Robert Page Anderson rode the bus downtown, planning to trade a diamond ring at the Hub Jewelry & Loan Co., a pawnshop at the corner of 5th Avenue and F Street in the Gaslamp Quarter.
It was 25 years ago this month. April 8, 1965.
Light rain fell outside as Anderson, a puny, self-described “22-year-old man going on 15" walked through the door. What happened inside, and the four hours of fierce gun battle that ensued, went down as the most dramatic police operation in San Diego history at that time.
One man was killed, two others wounded. More than 1,000 rounds of ammunition were fired. A newspaperman at the scene suffered a heart attack and died. A man trapped in the two-story structure eventually lost his eyesight from the tear gas tossed by police through the bullet-shattered windows.
In the years ahead, Anderson would be sentenced to death, then win a celebrated reprieve when the state Supreme Court used his case to overturn the death penalty for every prisoner on Death Row in 1972. For San Diego police, the lessons learned that rainy day in April would translate into the creation of the first fully equipped SWAT unit, trained by then-Sgt. Allen D. Brown, the hero of the day who
crept into the building and shot Anderson.
Anderson had planned to hock the diamond ring, but didn’t like the way credit manager Louis Richards, 61, a white man, was acting toward him, a black man. Anderson had lived his life in the San Diego black community. He did not understand white people, he said in an interview last week with The Times, nor did he trust or like them.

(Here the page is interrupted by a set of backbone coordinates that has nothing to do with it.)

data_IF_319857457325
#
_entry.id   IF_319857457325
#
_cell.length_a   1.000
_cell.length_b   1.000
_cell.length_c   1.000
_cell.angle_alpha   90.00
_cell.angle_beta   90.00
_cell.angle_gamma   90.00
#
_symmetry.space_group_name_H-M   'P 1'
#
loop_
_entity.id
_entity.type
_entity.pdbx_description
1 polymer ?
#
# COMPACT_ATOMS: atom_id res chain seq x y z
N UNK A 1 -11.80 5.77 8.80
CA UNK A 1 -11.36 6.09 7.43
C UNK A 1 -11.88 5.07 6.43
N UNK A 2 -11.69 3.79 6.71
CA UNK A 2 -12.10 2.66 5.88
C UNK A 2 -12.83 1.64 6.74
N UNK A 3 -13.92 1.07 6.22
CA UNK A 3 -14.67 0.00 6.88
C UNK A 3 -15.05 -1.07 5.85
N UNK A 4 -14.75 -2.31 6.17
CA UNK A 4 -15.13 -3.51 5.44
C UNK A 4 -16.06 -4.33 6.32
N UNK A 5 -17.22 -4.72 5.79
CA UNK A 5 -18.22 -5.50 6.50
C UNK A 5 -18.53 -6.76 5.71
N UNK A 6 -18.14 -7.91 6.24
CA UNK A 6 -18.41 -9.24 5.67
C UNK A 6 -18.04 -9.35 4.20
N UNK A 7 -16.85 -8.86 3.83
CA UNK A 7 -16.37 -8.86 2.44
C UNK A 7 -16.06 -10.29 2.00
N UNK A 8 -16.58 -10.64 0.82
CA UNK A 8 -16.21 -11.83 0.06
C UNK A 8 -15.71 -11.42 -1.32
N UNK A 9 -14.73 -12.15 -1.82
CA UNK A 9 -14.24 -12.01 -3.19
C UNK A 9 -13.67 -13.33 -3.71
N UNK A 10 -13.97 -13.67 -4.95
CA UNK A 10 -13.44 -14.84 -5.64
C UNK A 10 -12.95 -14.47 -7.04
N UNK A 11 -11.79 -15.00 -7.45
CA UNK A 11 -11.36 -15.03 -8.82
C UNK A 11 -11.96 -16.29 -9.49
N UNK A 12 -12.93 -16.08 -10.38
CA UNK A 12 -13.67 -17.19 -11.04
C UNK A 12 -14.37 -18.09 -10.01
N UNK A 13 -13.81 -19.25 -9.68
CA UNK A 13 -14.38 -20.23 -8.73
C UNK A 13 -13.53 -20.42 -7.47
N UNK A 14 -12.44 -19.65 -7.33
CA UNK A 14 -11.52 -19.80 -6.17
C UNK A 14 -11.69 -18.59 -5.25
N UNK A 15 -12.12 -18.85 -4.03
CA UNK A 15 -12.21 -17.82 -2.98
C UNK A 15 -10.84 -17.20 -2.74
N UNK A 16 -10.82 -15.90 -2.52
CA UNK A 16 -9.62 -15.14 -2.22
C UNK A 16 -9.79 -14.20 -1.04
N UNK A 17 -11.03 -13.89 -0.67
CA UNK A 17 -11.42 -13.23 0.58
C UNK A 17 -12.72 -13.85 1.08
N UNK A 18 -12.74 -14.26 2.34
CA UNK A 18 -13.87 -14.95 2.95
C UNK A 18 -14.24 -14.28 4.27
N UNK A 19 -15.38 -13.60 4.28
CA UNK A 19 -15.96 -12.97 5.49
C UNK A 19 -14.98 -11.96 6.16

Anderson, 53, sat for a seven-hour interview in his tiny apartment in a poor neighborhood in Seattle. At times, he paced about the room, reliving the murder, his eyes widening as he waved a steel curtain rod through the air, pretending it was the rifle he used to kill the pawnshop manager and shoot at police.
When Anderson didn’t like the way he was being treated by Richards, he asked to see a .30-06 rifle. He asked for ammunition. He started to load as Richards bolted for the door. He swung to his left and fired; Richards fell dead on the floor with a hole in the back.
Anderson knelt over the dead man’s body, his mind racing. “I didn’t see any movement,” he said. “I thought, ‘God, this guy’s dead.’ And I got scared. I told myself I had to do something to protect myself. And there was no way I was going to walk out there and give myself up.”
He smashed open the gun cases, snatching up bullets as police sirens grew louder outside. “I started loading all those suckers up,” he said. Another clerk, 63-year-old Theodore Swienty, hid upstairs, sliding underneath a bed and praying that his feet weren’t showing. Anderson never found him, but Swienty later suffered permanent eye injuries from the tear gas.
More than 60 officers surrounded the building. Nicknamed “Rabbit,” Anderson sprinted up and down the stairs, firing about 80 rounds out the windows to keep police at bay. The police responded with about 800 shots of their own. A Navy gunner’s mate tossed concussion grenades at the building. At one point, the police even threw soda bottles to break open the pawnshop windows, many of them still painted black from the old bomb-scare days during World War II.